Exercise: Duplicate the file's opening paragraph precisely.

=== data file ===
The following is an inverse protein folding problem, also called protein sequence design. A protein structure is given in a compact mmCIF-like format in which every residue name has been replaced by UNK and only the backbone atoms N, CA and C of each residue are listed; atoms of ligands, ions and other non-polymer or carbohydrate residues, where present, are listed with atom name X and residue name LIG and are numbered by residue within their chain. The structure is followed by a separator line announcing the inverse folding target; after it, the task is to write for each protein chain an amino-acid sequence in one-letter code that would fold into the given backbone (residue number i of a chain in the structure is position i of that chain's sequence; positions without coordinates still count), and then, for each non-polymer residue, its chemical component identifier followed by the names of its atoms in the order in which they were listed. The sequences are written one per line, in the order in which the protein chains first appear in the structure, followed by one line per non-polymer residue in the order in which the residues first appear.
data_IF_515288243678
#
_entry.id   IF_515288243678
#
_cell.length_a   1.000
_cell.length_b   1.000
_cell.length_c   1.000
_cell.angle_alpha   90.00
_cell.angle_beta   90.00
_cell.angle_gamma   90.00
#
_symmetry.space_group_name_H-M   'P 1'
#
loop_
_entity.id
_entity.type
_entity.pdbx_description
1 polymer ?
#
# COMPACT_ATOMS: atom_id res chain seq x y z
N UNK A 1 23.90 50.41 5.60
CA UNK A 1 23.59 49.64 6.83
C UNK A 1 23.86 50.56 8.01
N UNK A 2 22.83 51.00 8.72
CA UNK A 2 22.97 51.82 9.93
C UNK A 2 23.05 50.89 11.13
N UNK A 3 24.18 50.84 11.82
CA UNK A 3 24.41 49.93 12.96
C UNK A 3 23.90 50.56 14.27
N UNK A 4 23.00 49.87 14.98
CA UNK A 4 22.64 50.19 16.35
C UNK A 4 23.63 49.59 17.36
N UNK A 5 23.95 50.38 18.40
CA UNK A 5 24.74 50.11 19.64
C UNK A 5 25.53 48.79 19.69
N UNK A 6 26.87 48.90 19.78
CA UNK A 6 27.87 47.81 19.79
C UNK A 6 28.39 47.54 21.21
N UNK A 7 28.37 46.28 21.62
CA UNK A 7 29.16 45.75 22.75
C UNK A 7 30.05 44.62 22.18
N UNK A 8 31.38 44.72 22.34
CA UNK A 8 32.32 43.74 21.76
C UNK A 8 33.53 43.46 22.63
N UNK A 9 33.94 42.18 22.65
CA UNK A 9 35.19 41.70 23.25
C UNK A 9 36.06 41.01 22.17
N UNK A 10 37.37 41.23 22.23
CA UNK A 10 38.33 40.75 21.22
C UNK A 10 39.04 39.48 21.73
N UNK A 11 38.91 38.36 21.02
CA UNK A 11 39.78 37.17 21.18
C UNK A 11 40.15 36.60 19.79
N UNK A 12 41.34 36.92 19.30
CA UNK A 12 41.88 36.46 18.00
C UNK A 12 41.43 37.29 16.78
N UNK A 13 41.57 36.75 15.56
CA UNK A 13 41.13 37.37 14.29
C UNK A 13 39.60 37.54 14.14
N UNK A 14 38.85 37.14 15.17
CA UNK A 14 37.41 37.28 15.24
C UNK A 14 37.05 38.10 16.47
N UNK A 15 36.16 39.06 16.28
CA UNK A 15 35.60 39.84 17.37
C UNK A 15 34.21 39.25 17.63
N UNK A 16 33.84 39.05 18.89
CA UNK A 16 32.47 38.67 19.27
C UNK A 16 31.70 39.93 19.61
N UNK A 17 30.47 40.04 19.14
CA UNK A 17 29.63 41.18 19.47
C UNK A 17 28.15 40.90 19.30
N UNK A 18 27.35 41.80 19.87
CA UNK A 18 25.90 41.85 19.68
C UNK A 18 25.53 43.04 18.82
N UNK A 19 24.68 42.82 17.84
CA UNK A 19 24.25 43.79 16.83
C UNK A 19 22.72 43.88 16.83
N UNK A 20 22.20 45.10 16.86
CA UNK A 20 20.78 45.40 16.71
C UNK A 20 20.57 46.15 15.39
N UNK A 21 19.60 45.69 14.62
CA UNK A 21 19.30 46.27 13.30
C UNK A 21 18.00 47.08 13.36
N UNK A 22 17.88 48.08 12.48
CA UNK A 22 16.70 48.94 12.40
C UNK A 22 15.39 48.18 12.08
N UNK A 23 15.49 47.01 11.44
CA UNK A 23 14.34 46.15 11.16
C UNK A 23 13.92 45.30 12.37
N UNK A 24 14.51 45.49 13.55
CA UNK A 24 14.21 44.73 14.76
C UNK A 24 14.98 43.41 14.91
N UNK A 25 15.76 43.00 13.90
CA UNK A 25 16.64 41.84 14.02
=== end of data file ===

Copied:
The following is an inverse protein folding problem, also called protein sequence design. A protein structure is given in a compact mmCIF-like format in which every residue name has been replaced by UNK and only the backbone atoms N, CA and C of each residue are listed; atoms of ligands, ions and other non-polymer or carbohydrate residues, where present, are listed with atom name X and residue name LIG and are numbered by residue within their chain. The structure is followed by a separator line announcing the inverse folding target; after it, the task is to write for each protein chain an amino-acid sequence in one-letter code that would fold into the given backbone (residue number i of a chain in the structure is position i of that chain's sequence; positions without coordinates still count), and then, for each non-polymer residue, its chemical component identifier followed by the names of its atoms in the order in which they were listed. The sequences are written one per line, in the order in which the protein chains first appear in the structure, followed by one line per non-polymer residue in the order in which the residues first appear.